> You could of course write a cron script to regularly check Github hooks IPs and update firewall if Github changes it's webhooks IPs.

          This is way easier and simpler than any other solution. It will be a mere 6 line script.

    • Spivak 14 days ago

      It's totally trivial in almost all setups. Here's Linux.

          ipset create ghwebhooks hash:net
          iptables -A INPUT -m set --match-set ghwebhooks src -m tcp --dport 443 -j ALLOW
      
          # in /etc/cron.daily
          ipset add ...
          ipset del ...
          ipset list ...
          ipset save >/etc/ipset.conf
    • corytheboyd 14 days ago

      I was doing this with Cloudflare IPs, and iptables as the firewall. Pretty simple bash script scheduled with crontab worked just fine. Was doing this on a DD-WRT flashed netgear router. There's probably something similar that can be done here

    • linsomniac 14 days ago

      I do something similar for AWS IPs in our iptables firewalls. I create an ipset for "aws", and then create rules that match that ipset. I then have a script that runs periodically and downloads the set of AWS IPs (AWS publishes that) and writes then runs the script that creates the ipset.

0xbadcafebee 14 days ago

Hi @qrkourier, you mention using the Python SDK, but it is not shown in the list of SDKs here, FYI: https://openziti.github.io/ And also there's only a couple listed here: https://openziti.github.io/api/index.html I therefore assumed there was no Python SDK...

ethomson 14 days ago

Neat stuff - certainly this problem crops up quite a lot where an internal server needs to get GitHub webhook data.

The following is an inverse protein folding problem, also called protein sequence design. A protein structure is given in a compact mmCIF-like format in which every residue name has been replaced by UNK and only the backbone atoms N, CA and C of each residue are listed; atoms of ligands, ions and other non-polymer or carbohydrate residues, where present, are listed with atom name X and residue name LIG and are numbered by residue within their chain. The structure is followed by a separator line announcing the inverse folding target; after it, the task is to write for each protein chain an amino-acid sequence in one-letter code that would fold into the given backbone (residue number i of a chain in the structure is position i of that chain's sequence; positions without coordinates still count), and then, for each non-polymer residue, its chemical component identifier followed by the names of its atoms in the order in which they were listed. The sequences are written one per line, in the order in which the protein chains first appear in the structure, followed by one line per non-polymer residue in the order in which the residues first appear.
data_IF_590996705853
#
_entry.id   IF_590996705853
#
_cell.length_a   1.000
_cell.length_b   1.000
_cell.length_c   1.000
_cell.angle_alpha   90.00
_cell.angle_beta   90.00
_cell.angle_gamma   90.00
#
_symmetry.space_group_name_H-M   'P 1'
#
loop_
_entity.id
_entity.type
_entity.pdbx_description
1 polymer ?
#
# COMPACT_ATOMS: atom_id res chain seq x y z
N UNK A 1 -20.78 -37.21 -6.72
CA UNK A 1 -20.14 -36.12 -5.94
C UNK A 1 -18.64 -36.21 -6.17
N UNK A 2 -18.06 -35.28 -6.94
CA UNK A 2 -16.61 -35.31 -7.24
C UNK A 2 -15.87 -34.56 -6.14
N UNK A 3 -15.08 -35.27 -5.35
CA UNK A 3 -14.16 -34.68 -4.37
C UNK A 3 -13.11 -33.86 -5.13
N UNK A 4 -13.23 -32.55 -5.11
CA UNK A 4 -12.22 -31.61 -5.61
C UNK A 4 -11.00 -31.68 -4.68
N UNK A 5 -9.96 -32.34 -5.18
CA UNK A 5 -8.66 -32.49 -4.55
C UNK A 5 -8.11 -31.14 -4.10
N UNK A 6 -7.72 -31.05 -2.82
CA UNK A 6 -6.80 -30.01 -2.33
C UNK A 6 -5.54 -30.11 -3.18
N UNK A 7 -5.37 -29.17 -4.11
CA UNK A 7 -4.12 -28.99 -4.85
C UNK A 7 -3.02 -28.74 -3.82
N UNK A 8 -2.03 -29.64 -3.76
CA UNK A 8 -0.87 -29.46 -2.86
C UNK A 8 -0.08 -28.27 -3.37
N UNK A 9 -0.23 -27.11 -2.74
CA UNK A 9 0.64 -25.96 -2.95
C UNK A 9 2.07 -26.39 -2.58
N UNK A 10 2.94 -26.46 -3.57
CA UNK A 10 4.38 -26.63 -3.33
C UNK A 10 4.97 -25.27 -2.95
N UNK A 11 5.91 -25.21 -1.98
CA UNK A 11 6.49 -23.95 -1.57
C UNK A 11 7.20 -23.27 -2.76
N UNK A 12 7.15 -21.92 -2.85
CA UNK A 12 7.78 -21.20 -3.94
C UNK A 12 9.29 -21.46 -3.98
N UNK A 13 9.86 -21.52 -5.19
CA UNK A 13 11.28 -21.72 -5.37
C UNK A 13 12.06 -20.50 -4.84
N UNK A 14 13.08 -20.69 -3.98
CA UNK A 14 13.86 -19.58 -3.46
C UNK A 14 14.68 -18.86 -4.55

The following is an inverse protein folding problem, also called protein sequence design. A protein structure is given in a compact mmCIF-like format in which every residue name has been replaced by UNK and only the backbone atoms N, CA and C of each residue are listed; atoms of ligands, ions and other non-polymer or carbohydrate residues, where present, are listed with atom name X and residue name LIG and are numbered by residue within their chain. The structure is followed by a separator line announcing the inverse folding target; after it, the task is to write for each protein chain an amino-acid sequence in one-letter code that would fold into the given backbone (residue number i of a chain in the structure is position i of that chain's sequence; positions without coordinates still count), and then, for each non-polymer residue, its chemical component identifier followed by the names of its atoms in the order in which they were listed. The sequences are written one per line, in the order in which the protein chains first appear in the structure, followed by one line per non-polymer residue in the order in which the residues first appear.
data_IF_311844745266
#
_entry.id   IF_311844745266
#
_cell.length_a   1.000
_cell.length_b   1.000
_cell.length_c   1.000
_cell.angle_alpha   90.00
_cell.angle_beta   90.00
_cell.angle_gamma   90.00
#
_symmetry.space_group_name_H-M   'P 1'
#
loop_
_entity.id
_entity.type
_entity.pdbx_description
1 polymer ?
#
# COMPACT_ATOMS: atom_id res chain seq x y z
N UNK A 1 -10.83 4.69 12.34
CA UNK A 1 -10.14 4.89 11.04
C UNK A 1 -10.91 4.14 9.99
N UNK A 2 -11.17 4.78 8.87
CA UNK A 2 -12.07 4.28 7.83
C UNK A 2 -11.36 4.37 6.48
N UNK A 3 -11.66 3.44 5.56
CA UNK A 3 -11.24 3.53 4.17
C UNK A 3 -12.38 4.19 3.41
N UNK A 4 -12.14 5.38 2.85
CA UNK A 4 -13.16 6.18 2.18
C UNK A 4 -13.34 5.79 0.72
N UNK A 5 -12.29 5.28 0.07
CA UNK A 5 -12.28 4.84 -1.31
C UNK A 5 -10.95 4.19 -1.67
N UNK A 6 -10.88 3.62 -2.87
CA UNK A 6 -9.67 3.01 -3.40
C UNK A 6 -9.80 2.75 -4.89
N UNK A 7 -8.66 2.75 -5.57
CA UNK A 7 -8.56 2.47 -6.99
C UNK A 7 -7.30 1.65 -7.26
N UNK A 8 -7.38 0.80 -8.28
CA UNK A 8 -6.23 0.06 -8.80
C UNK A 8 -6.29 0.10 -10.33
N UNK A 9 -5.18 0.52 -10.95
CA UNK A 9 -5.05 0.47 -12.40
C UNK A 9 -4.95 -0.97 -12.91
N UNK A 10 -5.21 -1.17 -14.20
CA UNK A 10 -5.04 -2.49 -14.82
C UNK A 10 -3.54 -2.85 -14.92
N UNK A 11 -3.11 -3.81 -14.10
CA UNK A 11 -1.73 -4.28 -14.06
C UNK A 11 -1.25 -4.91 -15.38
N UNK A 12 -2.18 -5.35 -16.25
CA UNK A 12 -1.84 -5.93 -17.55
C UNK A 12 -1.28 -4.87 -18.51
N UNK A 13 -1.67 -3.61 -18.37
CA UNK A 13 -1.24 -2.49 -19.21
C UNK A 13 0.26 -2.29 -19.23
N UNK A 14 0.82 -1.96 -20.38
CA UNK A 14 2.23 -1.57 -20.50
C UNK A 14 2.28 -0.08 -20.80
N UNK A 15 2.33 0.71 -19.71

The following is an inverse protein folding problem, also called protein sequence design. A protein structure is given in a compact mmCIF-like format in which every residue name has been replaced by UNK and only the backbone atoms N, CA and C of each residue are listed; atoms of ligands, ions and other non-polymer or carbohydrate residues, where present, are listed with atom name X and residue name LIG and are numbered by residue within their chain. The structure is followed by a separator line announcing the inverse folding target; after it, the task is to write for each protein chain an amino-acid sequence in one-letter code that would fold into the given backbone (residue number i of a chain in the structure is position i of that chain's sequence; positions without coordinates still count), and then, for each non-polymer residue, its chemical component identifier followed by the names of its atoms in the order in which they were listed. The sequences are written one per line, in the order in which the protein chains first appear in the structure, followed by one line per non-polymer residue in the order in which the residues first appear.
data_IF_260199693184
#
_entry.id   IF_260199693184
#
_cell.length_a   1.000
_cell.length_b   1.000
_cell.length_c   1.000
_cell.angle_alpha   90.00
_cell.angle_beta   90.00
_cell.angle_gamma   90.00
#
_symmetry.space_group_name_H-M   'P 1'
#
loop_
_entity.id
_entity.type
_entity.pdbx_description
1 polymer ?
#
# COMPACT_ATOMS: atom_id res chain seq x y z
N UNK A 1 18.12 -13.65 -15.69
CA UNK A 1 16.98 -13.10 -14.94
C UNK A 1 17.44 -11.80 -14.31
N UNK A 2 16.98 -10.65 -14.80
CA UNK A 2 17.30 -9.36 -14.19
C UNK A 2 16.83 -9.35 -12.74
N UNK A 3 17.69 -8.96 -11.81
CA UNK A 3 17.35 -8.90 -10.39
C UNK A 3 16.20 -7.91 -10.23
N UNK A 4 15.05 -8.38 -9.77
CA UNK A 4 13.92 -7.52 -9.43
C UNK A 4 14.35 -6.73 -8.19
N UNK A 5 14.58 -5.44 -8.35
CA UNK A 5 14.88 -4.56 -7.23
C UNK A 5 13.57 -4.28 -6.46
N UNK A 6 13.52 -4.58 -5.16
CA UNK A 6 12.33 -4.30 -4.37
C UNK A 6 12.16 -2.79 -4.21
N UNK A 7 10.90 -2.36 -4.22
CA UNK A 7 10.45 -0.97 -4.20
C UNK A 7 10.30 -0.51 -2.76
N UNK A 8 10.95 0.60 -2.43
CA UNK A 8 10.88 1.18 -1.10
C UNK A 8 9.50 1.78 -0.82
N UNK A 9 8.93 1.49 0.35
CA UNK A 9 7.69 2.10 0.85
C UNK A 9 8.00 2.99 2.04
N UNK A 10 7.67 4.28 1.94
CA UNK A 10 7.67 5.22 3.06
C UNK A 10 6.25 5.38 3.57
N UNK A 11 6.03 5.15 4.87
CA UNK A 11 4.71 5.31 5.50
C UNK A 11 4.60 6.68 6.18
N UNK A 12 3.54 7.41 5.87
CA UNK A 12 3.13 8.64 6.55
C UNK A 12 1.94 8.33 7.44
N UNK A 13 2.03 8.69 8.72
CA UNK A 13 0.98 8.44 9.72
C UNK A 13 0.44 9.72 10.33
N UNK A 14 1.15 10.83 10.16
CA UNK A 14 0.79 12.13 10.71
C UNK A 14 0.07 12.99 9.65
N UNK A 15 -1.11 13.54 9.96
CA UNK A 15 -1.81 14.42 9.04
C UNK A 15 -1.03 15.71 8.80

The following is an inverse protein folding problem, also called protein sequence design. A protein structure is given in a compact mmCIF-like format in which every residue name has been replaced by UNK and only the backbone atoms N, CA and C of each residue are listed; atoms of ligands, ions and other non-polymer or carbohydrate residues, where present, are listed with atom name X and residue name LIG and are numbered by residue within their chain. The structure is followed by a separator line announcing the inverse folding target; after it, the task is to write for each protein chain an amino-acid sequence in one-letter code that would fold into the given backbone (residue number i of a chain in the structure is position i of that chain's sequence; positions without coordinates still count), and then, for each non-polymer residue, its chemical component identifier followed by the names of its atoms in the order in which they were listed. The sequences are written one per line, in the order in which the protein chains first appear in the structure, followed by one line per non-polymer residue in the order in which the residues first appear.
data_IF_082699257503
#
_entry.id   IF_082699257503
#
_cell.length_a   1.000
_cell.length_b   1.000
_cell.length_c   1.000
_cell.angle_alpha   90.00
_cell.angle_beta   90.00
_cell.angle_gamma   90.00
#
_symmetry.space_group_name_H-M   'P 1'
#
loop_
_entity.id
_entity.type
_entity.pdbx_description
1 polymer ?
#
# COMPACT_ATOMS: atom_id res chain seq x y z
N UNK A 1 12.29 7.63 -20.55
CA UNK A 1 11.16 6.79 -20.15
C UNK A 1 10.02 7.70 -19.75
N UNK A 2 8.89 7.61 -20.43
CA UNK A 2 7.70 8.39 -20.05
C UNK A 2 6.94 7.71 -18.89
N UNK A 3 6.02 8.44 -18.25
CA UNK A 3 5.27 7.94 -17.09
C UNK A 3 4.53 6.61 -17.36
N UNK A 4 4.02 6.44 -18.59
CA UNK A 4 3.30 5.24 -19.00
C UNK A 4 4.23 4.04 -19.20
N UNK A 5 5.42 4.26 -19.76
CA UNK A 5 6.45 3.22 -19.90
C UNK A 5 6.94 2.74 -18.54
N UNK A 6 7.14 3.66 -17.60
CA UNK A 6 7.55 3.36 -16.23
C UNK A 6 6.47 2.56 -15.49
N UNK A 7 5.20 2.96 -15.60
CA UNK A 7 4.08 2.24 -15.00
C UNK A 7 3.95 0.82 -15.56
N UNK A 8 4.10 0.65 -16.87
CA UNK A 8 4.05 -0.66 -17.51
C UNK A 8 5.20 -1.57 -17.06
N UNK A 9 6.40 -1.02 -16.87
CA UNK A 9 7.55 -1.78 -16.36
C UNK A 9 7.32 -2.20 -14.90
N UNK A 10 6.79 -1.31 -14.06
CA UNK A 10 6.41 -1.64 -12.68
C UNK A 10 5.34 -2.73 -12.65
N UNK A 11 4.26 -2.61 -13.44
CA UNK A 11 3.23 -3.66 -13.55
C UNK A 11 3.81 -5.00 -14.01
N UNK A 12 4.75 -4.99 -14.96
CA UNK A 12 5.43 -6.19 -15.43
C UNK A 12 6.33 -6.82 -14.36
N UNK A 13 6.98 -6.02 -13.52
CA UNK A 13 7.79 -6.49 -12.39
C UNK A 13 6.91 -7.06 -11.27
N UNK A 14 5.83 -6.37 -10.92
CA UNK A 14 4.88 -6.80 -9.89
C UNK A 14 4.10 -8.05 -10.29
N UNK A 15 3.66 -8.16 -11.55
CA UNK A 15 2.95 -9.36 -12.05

In the past, I've had good luck using a webhook proxy. I've mostly just used https://smee.io/ which is simple and lightweight although seems to be mostly abandonware at this point. I dockerized it so that it could be used in a Kubernetes cluster, which was very useful for my GitHub Actions build cluster: https://github.com/ethomson/smee-client

There's also Hookdeck, which I haven't used in production, but have played around with, and it seems conceptually the same, but can be made more Enterprisey. Whether that's a bug or a feature is probably up to you.

  • qrkourier 14 days ago

    The proxy idea is interesting too. Does a webhook proxy entail a polling model for events? That is, does the private server have to poll the proxy to receive the webhook? I wanted the GitHub event to push to trigger actions on the private server.

    • ethomson 14 days ago

      No - your local server will still listen for webhooks, but they'll come from the proxy's client software.

      Basically, you set up your GitHub webhook URL as the proxy server (for example, smee.io). Then you run a client on your local machine that connects to the proxy server. When a webhook is fired, it will be sent to the proxy, then delivered to the connected client, which will then pass it along as a webhook to whatever machine you've configured.

      There's disadvantages to having all this stuff running, of course, so I think that handling this at the networking layer instead of putting a proxy just for webhooks into place is an interesting strategy. Certainly, it sounds like the right solution if you're already using OpenZiti.

hangonhn 14 days ago

We ended up implementing an API Gateway in AWS that just proxies the request to our CI server after a simple authentication (and also checking the signature of the request as suggested by GH).

Another related option is that you can run GitHub Runners in your own environment and they will connect to GitHub to accept "jobs" from GitHub Actions. This is another thing we've started doing as we look to pare down our self managed CI. This is a very solid choice I think. In case anyone is interested: https://docs.github.com/en/actions/hosting-your-own-runners/...

  • qrkourier 14 days ago

    That's a neat angle. I reckon you could position the self-hosted runner network-adjacent a private CI server and poke it directly from behind the firewall with a GitHub Actions job.